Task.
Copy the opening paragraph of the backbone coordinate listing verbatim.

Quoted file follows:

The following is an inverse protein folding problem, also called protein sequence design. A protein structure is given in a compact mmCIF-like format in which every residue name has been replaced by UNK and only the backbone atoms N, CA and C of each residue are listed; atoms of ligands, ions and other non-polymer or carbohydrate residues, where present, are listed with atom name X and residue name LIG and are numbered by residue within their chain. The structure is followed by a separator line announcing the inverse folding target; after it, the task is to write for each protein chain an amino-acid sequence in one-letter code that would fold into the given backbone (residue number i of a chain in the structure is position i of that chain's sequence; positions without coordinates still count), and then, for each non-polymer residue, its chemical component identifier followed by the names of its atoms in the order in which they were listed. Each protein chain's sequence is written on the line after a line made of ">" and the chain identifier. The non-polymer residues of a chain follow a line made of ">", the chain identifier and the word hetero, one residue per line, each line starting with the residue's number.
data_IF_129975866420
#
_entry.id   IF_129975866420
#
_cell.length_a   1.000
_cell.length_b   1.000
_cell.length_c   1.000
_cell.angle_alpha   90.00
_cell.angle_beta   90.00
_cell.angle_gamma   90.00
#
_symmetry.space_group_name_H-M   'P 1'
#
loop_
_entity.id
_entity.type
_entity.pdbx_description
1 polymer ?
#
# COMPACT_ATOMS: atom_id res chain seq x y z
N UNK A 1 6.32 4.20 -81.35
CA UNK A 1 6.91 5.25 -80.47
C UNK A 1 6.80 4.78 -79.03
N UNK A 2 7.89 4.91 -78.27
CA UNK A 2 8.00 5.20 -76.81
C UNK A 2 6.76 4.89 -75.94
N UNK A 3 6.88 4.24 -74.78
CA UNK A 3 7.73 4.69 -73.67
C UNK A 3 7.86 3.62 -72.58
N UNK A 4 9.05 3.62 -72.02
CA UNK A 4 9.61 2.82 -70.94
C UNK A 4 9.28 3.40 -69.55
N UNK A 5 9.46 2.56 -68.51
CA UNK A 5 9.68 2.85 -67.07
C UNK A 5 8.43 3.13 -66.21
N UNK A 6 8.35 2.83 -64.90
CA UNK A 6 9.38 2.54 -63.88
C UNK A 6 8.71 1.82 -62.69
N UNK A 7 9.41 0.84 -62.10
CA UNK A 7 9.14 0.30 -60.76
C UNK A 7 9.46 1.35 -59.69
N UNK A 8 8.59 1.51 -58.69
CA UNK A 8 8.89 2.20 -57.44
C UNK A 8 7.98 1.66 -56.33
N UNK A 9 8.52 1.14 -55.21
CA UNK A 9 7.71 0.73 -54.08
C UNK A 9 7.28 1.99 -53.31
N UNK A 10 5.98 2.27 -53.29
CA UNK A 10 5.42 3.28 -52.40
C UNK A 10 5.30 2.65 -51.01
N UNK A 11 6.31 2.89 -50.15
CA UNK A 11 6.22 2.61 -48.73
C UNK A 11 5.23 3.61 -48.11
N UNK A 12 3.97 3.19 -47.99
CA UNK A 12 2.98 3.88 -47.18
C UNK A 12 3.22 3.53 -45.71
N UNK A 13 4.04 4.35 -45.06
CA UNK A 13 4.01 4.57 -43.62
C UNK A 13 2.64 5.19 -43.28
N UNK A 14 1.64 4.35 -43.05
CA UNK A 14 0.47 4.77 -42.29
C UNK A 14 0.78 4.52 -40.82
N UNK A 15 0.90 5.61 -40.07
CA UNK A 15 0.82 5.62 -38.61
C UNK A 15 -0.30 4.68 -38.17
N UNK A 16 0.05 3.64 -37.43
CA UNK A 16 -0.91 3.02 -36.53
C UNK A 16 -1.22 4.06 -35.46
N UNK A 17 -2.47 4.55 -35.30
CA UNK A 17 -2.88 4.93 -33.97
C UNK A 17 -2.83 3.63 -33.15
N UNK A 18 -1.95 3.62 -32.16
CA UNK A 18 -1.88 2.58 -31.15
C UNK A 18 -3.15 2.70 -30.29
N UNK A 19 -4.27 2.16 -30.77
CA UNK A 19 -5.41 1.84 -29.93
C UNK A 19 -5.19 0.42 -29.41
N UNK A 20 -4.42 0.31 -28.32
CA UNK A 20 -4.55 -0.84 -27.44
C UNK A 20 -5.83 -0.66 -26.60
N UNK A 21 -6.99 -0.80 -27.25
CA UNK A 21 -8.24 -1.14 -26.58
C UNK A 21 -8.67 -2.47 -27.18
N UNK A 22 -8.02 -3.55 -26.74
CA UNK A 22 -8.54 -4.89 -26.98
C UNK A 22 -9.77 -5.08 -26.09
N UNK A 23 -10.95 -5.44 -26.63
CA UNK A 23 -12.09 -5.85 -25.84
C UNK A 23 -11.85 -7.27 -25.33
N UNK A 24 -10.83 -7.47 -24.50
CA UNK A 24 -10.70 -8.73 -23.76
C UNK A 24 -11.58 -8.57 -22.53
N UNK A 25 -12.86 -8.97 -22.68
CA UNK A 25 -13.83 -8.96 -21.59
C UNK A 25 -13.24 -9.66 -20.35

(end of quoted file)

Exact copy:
The following is an inverse protein folding problem, also called protein sequence design. A protein structure is given in a compact mmCIF-like format in which every residue name has been replaced by UNK and only the backbone atoms N, CA and C of each residue are listed; atoms of ligands, ions and other non-polymer or carbohydrate residues, where present, are listed with atom name X and residue name LIG and are numbered by residue within their chain. The structure is followed by a separator line announcing the inverse folding target; after it, the task is to write for each protein chain an amino-acid sequence in one-letter code that would fold into the given backbone (residue number i of a chain in the structure is position i of that chain's sequence; positions without coordinates still count), and then, for each non-polymer residue, its chemical component identifier followed by the names of its atoms in the order in which they were listed. Each protein chain's sequence is written on the line after a line made of ">" and the chain identifier. The non-polymer residues of a chain follow a line made of ">", the chain identifier and the word hetero, one residue per line, each line starting with the residue's number.